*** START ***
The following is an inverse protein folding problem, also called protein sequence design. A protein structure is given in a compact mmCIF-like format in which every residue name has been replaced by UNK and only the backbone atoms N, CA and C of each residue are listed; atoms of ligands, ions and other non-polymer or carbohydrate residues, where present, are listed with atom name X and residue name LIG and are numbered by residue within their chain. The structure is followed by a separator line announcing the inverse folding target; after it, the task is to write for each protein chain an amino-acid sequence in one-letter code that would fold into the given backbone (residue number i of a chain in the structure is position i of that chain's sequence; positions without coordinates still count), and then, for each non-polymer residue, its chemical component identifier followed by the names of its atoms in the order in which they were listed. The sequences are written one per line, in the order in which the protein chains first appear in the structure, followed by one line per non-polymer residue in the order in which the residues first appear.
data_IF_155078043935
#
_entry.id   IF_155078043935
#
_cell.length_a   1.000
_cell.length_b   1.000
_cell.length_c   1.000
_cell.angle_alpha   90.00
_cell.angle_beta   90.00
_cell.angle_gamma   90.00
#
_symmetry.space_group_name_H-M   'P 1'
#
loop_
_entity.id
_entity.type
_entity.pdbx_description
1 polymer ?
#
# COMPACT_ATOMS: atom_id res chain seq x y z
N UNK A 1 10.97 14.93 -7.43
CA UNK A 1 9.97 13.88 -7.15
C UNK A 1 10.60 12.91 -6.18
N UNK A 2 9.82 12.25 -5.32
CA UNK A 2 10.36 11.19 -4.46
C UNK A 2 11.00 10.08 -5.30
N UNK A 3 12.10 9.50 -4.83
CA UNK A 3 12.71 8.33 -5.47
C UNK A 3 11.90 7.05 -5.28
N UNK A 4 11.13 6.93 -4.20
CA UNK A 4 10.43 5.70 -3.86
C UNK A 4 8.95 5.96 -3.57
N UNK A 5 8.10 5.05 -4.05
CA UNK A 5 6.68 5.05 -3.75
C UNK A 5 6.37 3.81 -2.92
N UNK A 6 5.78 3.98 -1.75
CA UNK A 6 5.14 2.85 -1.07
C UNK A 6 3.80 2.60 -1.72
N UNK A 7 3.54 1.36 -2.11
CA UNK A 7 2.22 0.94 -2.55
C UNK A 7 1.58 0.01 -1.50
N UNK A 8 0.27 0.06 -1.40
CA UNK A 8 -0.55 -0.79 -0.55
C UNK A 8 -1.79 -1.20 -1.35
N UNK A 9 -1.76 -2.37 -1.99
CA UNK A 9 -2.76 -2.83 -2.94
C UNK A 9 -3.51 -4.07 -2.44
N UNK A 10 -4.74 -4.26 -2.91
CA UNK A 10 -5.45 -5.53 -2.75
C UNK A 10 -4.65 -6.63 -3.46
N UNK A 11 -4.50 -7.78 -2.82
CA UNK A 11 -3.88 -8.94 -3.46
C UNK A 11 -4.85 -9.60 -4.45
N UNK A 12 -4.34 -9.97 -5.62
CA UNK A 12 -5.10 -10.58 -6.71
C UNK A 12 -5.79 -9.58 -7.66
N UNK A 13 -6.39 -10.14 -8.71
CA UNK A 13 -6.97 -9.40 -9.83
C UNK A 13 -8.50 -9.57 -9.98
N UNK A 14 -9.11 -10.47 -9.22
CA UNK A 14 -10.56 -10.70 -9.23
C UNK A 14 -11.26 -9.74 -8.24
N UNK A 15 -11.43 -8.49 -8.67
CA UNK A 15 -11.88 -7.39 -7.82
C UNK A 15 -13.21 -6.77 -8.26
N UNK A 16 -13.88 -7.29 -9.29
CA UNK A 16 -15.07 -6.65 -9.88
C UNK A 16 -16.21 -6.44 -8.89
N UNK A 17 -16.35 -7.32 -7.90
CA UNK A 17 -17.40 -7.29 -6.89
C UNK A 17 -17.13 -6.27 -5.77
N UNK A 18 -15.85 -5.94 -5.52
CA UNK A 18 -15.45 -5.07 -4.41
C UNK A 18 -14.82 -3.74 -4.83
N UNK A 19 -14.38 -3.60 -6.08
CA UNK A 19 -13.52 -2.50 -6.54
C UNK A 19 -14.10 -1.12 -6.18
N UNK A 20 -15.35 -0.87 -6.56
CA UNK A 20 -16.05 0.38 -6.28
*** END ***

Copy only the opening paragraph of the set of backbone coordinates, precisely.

The following is an inverse protein folding problem, also called protein sequence design. A protein structure is given in a compact mmCIF-like format in which every residue name has been replaced by UNK and only the backbone atoms N, CA and C of each residue are listed; atoms of ligands, ions and other non-polymer or carbohydrate residues, where present, are listed with atom name X and residue name LIG and are numbered by residue within their chain. The structure is followed by a separator line announcing the inverse folding target; after it, the task is to write for each protein chain an amino-acid sequence in one-letter code that would fold into the given backbone (residue number i of a chain in the structure is position i of that chain's sequence; positions without coordinates still count), and then, for each non-polymer residue, its chemical component identifier followed by the names of its atoms in the order in which they were listed. The sequences are written one per line, in the order in which the protein chains first appear in the structure, followed by one line per non-polymer residue in the order in which the residues first appear.